I have always been a crier. At 21 after some particularly wracking sobs caused by no more than a cotton commercial where a mother gets ready for a night out while her eight-year-old daughter lies on her stomach on the bed, her chin resting on her hands, her knees bent, kicking her pink-socked feet through the air, watching her caretaker, her favorite person, the woman she will emulate for better or worse, put the back on an earring, the mother tilts her head so slightly, their eyes connect in the mirror, both smiling with a fierce tenderness—after weeping about this commercial I became convinced I had tear ducts at least twice the size of the average person.
I climbed down from my bed and walked over to the mirror, eyes bloodshot, skin blotchy, and began prodding the inner tip of my almond eye, watching the raw, wet sphere of flesh I believed to be my tear duct slide its way closer to the pupil and back with each encouragement from my finger. "Is it swollen?" I wondered aloud. "Why is it so big?" I asked this question having never paid attention to the corner of anyone else’s eyes. After checking back the next morning, having given my possibly swollen cry canals the chance to reduce and finding them the exact same size, I came to the clearly logical conclusion that I had enlarged tear ducts, a just discovered medical condition which would explain my weeping at not only cotton commercials, but at particularly beautiful skylines or warm, clean-smelling sheets or any scene in any movie where a child experiences even a hint of loneliness.
I met a friend for dinner that night and explained to her my discovery. She raised her eyebrows. "Really?" I leaned my chest into the table to get my planetoid ducts as close to her gaze as possible. "See?!" She leaned close. "I think they look pretty normal." I frowned, "Really?" I looked at her eyes now so close to my own. "Oh." "Also, are you sure those are your tear ducts?" I didn't know. And since this conversation was had in the time before smart phones, we moved on to something else.
I don’t always mind weeping. Sometimes the feeling of collapsing into your bed wailing, shaking with sobs until you exhaust yourself, can feel like some sort of re-birth, a wash of pain that spawns new beginnings or at least more restful sleep. But sometimes I want to be capable of holding it together at church, or in staff meetings, or while shopping. Sometimes, I’d like my makeup to stay perfect, would like to be the person who doesn’t trip over sidewalks, or spill nail polish remover on her laptop, or fall up escalators (cause who even knew that was possible). There are nights when I lay in bed, my heart pounding, pushing back the tears, “I do not need to cry to sleep. I can will it. I will not cry. I will be a different woman.”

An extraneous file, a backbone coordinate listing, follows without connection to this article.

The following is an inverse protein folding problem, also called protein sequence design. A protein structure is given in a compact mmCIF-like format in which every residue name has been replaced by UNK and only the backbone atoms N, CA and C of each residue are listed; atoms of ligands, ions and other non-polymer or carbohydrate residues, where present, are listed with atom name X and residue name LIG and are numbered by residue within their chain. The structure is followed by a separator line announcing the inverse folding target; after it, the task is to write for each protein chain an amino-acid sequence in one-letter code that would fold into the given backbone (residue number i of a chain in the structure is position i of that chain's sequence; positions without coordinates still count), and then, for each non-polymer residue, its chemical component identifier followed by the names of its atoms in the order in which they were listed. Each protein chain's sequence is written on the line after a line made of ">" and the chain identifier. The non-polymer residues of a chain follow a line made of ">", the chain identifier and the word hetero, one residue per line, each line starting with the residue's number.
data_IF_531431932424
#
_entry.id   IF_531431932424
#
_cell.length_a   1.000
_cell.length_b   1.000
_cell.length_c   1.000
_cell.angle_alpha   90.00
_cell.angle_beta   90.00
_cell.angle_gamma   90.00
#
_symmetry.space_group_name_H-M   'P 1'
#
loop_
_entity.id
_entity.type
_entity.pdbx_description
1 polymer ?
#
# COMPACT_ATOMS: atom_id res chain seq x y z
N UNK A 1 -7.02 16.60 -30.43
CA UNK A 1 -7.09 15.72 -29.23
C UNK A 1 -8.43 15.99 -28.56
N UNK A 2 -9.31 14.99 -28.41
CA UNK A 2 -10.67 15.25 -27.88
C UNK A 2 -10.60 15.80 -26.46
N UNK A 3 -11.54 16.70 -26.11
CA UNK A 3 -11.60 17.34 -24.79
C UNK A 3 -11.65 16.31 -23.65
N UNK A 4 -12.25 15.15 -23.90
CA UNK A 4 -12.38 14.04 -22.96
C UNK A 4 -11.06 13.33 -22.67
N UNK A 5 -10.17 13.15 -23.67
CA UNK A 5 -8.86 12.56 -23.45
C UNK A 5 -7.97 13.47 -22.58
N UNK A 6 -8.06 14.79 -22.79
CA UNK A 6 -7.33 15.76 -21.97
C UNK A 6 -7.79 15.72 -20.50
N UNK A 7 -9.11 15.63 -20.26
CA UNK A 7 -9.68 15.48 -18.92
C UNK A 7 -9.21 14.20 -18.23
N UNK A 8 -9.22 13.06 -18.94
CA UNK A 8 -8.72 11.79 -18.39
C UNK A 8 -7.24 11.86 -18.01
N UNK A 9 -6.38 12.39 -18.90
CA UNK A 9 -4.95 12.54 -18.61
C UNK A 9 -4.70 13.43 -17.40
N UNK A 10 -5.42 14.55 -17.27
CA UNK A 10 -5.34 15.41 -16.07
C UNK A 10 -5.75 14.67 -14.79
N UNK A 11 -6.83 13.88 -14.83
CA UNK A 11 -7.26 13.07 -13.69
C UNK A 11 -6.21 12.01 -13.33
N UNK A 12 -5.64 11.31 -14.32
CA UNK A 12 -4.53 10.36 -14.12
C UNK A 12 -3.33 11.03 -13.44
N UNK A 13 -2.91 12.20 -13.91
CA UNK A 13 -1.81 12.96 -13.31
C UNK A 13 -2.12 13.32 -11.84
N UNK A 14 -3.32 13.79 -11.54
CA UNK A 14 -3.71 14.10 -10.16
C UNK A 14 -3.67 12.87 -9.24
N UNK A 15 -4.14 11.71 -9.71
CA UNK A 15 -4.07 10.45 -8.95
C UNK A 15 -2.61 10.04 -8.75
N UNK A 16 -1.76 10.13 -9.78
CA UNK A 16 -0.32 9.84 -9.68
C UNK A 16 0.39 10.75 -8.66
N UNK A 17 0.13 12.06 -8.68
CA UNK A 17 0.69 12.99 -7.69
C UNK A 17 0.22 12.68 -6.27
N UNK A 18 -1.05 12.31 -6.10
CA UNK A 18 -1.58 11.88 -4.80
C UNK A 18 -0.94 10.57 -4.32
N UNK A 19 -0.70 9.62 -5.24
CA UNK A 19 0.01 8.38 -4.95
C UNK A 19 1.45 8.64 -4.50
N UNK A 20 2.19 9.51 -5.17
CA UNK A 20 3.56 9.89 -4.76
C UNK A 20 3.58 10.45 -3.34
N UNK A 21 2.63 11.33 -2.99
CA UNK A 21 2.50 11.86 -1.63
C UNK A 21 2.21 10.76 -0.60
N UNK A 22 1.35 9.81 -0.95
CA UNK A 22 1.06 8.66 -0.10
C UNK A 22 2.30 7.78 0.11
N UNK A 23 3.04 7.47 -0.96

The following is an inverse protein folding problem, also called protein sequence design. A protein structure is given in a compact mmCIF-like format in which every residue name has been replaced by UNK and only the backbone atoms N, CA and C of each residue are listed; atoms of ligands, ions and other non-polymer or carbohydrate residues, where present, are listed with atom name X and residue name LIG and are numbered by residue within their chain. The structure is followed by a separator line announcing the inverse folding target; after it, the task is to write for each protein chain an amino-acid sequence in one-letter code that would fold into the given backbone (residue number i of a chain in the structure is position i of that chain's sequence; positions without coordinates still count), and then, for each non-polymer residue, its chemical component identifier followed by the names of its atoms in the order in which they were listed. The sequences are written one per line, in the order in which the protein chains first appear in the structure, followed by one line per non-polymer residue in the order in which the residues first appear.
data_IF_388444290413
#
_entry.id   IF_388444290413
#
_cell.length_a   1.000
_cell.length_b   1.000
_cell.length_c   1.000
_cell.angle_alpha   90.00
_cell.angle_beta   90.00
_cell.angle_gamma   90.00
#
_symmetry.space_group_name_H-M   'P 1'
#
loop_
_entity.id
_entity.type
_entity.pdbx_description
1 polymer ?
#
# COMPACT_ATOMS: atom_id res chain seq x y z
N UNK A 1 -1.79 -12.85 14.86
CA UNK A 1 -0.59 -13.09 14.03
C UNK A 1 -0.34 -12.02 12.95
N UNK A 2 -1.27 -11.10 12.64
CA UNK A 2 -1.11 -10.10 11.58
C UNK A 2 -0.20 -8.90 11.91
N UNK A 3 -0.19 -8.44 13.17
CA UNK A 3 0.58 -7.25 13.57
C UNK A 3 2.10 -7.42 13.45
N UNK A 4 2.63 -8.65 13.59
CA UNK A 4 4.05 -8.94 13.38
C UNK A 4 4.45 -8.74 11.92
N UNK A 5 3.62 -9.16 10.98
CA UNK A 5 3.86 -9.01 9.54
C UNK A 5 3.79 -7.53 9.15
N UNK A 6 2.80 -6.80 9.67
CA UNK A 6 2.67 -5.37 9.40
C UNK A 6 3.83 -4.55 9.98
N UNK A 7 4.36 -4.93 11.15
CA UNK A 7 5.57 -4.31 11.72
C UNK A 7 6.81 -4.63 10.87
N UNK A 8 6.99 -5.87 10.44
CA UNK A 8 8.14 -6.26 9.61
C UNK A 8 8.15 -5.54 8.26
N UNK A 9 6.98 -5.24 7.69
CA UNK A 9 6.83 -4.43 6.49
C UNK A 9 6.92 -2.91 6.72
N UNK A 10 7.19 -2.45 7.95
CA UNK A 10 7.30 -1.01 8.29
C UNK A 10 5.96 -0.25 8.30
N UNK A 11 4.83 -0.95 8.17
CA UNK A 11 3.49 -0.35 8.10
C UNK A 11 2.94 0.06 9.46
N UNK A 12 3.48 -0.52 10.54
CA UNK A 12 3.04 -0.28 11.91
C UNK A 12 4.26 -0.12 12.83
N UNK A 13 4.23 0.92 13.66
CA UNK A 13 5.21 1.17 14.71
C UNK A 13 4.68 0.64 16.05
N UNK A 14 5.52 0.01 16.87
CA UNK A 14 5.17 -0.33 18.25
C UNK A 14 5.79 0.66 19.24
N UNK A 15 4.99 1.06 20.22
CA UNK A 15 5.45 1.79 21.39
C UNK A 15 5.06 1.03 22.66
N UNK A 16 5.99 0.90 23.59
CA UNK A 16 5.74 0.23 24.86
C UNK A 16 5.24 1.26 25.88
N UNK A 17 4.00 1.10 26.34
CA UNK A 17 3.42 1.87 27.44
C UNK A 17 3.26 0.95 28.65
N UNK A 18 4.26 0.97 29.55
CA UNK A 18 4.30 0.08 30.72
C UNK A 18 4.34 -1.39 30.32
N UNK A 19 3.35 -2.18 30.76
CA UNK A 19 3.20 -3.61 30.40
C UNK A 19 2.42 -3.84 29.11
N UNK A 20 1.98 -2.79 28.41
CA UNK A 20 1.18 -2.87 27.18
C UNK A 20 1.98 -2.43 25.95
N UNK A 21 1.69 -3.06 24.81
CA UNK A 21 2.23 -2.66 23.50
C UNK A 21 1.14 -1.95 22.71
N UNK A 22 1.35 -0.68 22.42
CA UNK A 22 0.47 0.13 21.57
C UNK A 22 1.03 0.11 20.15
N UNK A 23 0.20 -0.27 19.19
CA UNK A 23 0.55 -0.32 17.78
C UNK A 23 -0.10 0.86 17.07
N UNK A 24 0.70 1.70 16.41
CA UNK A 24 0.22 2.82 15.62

I have always had a bit of a fondness for diagnoses: an explanation which allows your mind to wrap around deep hurts which were, until they were named, inconceivable; these heavy yearning mysteries taking up residence inside your body, the bell curved shape of a question mark pushing its way through your veins with excruciating slowness. Give me the name, the concrete answer, the black and white solution, no matter its severity, and I can function.
There is a theme running through this memoir, a theory circling its way around the periphery of my consciousness and, of course, my writing that if I just want it hard enough I can be less human. And I am sick of trying. I’m so tired.
Whenever my mom, my own caretaker, my favorite person, the woman I continue to emulate for better or worse, is about to cry, I never wish she was anyone else. She squints her eyes shut, brings her hand to her forehead, and purses her lips, letting out a small hum of resistance, before she begins to speak in cracked earnest about this or the other overwhelming emotion. And in that moment, she’s everything I’ve ever wanted to be.